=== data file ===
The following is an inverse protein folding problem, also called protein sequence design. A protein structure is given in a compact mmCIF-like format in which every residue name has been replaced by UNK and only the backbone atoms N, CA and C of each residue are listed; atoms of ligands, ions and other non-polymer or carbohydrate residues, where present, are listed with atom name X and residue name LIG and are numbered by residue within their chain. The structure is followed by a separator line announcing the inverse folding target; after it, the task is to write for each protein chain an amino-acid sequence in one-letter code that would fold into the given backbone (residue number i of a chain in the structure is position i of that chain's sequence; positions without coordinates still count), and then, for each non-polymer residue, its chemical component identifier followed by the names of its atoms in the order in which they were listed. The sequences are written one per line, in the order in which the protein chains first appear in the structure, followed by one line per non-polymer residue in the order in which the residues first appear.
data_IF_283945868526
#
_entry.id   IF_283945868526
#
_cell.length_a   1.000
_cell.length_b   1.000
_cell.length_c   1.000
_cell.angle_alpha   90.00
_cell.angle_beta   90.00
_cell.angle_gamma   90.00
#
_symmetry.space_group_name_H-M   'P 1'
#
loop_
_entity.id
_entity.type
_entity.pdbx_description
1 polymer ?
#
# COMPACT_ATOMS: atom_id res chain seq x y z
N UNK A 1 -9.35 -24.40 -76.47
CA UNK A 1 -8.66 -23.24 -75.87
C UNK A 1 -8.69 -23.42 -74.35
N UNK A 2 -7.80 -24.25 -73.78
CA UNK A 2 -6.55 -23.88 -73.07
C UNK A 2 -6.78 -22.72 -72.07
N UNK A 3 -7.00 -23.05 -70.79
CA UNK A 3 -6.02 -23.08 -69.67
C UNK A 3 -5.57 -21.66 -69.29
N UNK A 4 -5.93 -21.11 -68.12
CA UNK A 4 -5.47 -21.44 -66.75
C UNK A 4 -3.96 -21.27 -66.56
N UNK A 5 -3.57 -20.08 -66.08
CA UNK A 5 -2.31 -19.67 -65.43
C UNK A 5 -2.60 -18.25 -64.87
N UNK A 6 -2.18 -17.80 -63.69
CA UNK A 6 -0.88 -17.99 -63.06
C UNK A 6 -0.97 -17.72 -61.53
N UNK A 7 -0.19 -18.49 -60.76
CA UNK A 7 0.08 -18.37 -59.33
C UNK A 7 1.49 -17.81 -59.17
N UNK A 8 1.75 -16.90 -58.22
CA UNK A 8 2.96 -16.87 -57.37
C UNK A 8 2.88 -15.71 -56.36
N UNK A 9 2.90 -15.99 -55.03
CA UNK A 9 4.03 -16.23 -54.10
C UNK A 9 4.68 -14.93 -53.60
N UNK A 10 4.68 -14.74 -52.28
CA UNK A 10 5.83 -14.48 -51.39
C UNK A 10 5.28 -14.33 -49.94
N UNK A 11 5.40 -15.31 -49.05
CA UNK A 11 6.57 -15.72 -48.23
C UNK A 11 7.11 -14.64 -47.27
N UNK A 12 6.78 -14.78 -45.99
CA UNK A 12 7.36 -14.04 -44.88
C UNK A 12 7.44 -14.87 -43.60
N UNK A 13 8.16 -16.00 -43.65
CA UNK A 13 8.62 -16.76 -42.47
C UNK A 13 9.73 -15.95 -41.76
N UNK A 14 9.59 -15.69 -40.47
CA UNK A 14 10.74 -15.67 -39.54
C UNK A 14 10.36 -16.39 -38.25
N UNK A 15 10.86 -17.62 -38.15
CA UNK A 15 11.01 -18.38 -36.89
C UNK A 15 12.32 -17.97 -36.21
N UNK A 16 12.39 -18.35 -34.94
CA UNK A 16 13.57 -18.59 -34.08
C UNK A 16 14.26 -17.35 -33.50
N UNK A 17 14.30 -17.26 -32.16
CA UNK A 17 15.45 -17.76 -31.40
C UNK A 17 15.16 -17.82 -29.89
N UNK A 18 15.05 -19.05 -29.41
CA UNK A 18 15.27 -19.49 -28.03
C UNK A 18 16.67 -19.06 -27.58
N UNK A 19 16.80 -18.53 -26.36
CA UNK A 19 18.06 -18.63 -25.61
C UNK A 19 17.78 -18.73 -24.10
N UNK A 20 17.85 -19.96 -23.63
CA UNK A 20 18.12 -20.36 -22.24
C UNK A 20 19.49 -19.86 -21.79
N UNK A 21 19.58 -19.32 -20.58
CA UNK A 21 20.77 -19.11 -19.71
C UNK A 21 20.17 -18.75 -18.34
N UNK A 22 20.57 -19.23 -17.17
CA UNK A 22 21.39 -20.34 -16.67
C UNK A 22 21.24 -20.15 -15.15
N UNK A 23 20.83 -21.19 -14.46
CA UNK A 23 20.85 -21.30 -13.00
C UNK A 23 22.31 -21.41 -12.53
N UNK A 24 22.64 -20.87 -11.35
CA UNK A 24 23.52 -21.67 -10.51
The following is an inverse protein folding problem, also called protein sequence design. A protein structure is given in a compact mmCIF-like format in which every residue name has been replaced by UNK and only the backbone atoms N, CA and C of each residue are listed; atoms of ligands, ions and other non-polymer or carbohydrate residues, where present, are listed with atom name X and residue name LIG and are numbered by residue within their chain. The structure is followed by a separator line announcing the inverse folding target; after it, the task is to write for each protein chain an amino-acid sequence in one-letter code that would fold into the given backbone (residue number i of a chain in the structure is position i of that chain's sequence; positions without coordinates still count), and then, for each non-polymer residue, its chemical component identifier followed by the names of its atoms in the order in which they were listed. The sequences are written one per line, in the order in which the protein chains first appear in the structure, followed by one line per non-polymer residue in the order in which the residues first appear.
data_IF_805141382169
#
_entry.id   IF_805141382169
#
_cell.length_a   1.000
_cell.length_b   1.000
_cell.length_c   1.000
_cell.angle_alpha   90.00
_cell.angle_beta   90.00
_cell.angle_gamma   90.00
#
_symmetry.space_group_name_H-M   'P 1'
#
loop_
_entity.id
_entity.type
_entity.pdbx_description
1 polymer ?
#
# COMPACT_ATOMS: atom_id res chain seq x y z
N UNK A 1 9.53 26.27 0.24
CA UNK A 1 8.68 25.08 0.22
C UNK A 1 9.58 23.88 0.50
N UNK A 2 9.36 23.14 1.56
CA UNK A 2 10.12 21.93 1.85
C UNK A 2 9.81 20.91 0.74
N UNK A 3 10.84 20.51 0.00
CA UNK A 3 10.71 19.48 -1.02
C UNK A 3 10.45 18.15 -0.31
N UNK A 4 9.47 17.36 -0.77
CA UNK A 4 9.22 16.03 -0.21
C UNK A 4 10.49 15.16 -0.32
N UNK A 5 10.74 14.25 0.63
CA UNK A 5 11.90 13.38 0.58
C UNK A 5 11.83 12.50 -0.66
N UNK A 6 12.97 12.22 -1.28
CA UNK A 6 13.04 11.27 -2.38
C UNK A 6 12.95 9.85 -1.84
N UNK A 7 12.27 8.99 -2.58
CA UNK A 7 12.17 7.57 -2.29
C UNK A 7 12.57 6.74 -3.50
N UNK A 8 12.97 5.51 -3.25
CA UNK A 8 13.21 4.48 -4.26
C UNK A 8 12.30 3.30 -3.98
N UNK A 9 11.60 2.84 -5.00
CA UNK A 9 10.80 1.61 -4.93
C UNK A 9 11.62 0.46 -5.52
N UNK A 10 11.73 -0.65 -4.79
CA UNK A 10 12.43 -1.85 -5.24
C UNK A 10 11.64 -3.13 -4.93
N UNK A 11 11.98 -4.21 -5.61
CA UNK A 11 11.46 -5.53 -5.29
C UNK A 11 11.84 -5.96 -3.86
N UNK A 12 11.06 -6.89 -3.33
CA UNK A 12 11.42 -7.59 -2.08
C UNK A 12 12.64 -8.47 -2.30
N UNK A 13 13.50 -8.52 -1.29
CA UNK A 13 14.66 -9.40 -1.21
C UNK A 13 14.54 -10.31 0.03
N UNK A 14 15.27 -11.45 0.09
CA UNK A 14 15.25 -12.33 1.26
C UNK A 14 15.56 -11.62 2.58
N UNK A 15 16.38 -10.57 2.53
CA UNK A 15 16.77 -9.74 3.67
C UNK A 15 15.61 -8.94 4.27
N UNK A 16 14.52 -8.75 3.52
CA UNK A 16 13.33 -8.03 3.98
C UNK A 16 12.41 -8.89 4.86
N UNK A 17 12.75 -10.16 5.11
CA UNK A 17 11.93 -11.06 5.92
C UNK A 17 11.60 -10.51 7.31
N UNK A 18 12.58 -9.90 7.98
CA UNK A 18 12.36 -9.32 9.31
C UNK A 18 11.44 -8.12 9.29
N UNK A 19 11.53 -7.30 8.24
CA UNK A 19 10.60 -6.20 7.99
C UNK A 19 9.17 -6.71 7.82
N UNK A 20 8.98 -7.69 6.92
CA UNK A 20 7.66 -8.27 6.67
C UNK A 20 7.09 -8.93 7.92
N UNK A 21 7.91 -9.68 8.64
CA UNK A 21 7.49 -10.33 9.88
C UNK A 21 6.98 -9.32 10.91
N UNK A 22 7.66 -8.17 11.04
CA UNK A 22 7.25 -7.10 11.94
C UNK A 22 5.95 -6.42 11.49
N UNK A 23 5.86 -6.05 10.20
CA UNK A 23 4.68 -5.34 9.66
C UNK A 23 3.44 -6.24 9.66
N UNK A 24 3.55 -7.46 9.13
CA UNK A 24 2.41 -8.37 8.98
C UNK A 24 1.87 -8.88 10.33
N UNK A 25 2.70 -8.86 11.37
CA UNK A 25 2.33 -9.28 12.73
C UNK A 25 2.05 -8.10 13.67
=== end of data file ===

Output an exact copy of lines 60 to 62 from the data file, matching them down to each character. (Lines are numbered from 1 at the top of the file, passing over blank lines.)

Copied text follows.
C UNK A 13 9.73 -15.95 -41.76
N UNK A 14 9.59 -15.69 -40.47
CA UNK A 14 10.74 -15.67 -39.54